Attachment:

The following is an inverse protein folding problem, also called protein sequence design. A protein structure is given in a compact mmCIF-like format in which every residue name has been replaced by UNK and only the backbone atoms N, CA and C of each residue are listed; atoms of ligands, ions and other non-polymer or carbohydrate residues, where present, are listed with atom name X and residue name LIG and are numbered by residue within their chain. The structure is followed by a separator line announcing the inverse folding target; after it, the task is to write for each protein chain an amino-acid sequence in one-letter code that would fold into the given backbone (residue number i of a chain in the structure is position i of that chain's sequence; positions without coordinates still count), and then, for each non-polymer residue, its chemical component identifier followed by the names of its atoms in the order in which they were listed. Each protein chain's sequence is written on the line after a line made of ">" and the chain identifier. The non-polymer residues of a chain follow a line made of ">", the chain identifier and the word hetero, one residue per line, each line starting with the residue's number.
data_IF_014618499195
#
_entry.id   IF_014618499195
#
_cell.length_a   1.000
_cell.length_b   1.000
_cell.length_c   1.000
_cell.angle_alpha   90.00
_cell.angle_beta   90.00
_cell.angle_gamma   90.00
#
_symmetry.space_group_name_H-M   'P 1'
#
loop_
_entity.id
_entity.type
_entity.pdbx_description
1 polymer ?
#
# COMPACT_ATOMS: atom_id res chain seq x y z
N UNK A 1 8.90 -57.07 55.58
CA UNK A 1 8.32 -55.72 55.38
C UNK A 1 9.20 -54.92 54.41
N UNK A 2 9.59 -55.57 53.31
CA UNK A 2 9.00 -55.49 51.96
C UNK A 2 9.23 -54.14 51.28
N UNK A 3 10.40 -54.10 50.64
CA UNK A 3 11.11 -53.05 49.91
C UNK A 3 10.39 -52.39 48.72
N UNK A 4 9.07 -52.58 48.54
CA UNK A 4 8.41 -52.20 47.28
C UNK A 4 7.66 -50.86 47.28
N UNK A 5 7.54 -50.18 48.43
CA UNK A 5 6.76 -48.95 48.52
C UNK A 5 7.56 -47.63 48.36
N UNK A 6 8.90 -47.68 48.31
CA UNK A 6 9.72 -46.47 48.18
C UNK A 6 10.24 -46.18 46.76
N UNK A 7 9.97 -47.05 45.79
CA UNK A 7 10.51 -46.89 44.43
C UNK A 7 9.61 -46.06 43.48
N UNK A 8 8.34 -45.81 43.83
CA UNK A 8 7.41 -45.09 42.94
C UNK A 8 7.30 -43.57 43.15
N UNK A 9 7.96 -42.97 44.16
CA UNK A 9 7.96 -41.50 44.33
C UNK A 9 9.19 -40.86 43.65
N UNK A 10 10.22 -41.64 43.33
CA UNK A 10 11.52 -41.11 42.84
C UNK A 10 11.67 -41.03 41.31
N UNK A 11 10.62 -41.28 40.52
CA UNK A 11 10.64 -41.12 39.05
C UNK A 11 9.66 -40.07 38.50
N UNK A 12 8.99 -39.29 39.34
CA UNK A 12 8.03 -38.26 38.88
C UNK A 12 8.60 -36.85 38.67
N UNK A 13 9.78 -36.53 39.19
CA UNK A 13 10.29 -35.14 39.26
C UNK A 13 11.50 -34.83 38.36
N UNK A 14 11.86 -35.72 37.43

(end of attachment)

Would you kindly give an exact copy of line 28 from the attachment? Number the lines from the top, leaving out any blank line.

N UNK A 3 10.40 -54.10 50.64